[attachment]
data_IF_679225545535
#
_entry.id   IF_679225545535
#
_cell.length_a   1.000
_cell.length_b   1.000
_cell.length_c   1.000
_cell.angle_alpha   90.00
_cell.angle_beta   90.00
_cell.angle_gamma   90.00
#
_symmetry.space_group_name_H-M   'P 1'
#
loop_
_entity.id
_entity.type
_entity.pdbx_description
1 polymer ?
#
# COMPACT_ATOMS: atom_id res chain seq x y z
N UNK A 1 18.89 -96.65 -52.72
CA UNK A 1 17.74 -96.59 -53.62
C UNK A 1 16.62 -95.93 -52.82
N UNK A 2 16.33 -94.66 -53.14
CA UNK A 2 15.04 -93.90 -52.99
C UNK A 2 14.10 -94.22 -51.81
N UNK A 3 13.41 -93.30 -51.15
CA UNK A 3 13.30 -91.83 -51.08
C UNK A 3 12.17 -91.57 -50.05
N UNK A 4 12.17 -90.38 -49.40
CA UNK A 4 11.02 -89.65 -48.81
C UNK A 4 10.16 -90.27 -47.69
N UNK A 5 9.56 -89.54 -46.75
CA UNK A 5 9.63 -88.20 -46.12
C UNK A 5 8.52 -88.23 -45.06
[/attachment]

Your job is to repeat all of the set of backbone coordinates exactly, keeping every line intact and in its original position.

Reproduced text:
data_IF_679225545535
#
_entry.id   IF_679225545535
#
_cell.length_a   1.000
_cell.length_b   1.000
_cell.length_c   1.000
_cell.angle_alpha   90.00
_cell.angle_beta   90.00
_cell.angle_gamma   90.00
#
_symmetry.space_group_name_H-M   'P 1'
#
loop_
_entity.id
_entity.type
_entity.pdbx_description
1 polymer ?
#
# COMPACT_ATOMS: atom_id res chain seq x y z
N UNK A 1 18.89 -96.65 -52.72
CA UNK A 1 17.74 -96.59 -53.62
C UNK A 1 16.62 -95.93 -52.82
N UNK A 2 16.33 -94.66 -53.14
CA UNK A 2 15.04 -93.90 -52.99
C UNK A 2 14.10 -94.22 -51.81
N UNK A 3 13.41 -93.30 -51.15
CA UNK A 3 13.30 -91.83 -51.08
C UNK A 3 12.17 -91.57 -50.05
N UNK A 4 12.17 -90.38 -49.40
CA UNK A 4 11.02 -89.65 -48.81
C UNK A 4 10.16 -90.27 -47.69
N UNK A 5 9.56 -89.54 -46.75
CA UNK A 5 9.63 -88.20 -46.12
C UNK A 5 8.52 -88.23 -45.06